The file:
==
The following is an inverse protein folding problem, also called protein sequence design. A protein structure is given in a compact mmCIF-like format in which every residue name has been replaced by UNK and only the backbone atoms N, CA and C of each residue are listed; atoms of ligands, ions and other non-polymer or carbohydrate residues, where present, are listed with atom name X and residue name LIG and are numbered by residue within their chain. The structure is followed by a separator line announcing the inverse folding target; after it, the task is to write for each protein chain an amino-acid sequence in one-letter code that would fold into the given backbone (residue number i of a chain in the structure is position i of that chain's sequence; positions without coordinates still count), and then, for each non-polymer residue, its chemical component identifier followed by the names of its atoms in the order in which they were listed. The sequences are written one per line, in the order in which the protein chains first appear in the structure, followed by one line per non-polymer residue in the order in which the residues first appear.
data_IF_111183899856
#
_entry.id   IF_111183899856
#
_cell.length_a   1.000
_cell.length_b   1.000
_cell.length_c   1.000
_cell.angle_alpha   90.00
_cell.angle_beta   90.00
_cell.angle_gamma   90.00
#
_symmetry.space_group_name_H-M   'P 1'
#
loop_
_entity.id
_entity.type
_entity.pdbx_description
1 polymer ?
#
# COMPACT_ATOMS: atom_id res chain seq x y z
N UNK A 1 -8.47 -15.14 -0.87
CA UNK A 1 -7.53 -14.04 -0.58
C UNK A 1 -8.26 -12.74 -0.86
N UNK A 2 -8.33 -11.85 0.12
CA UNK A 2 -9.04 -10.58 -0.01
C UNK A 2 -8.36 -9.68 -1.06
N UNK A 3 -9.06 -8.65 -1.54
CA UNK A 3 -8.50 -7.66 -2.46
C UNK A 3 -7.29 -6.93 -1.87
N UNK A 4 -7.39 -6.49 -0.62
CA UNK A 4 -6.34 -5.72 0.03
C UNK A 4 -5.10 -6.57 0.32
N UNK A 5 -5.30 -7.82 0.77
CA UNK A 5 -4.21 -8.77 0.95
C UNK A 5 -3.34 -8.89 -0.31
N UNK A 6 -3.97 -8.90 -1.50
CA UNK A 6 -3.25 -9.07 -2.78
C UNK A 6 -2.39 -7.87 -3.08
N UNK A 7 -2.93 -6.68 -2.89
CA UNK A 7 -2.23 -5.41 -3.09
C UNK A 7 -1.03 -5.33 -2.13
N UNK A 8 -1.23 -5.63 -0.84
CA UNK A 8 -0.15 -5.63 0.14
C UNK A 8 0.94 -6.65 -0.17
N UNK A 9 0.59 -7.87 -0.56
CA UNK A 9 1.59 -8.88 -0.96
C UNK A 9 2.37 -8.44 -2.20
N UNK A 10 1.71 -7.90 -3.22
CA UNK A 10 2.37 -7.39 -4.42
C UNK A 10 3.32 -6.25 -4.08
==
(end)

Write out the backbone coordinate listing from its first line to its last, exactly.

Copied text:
The following is an inverse protein folding problem, also called protein sequence design. A protein structure is given in a compact mmCIF-like format in which every residue name has been replaced by UNK and only the backbone atoms N, CA and C of each residue are listed; atoms of ligands, ions and other non-polymer or carbohydrate residues, where present, are listed with atom name X and residue name LIG and are numbered by residue within their chain. The structure is followed by a separator line announcing the inverse folding target; after it, the task is to write for each protein chain an amino-acid sequence in one-letter code that would fold into the given backbone (residue number i of a chain in the structure is position i of that chain's sequence; positions without coordinates still count), and then, for each non-polymer residue, its chemical component identifier followed by the names of its atoms in the order in which they were listed. The sequences are written one per line, in the order in which the protein chains first appear in the structure, followed by one line per non-polymer residue in the order in which the residues first appear.
data_IF_111183899856
#
_entry.id   IF_111183899856
#
_cell.length_a   1.000
_cell.length_b   1.000
_cell.length_c   1.000
_cell.angle_alpha   90.00
_cell.angle_beta   90.00
_cell.angle_gamma   90.00
#
_symmetry.space_group_name_H-M   'P 1'
#
loop_
_entity.id
_entity.type
_entity.pdbx_description
1 polymer ?
#
# COMPACT_ATOMS: atom_id res chain seq x y z
N UNK A 1 -8.47 -15.14 -0.87
CA UNK A 1 -7.53 -14.04 -0.58
C UNK A 1 -8.26 -12.74 -0.86
N UNK A 2 -8.33 -11.85 0.12
CA UNK A 2 -9.04 -10.58 -0.01
C UNK A 2 -8.36 -9.68 -1.06
N UNK A 3 -9.06 -8.65 -1.54
CA UNK A 3 -8.50 -7.66 -2.46
C UNK A 3 -7.29 -6.93 -1.87
N UNK A 4 -7.39 -6.49 -0.62
CA UNK A 4 -6.34 -5.72 0.03
C UNK A 4 -5.10 -6.57 0.32
N UNK A 5 -5.30 -7.82 0.77
CA UNK A 5 -4.21 -8.77 0.95
C UNK A 5 -3.34 -8.89 -0.31
N UNK A 6 -3.97 -8.90 -1.50
CA UNK A 6 -3.25 -9.07 -2.78
C UNK A 6 -2.39 -7.87 -3.08
N UNK A 7 -2.93 -6.68 -2.89
CA UNK A 7 -2.23 -5.41 -3.09
C UNK A 7 -1.03 -5.33 -2.13
N UNK A 8 -1.23 -5.63 -0.84
CA UNK A 8 -0.15 -5.63 0.14
C UNK A 8 0.94 -6.65 -0.17
N UNK A 9 0.59 -7.87 -0.56
CA UNK A 9 1.59 -8.88 -0.96
C UNK A 9 2.37 -8.44 -2.20
N UNK A 10 1.71 -7.90 -3.22
CA UNK A 10 2.37 -7.39 -4.42
C UNK A 10 3.32 -6.25 -4.08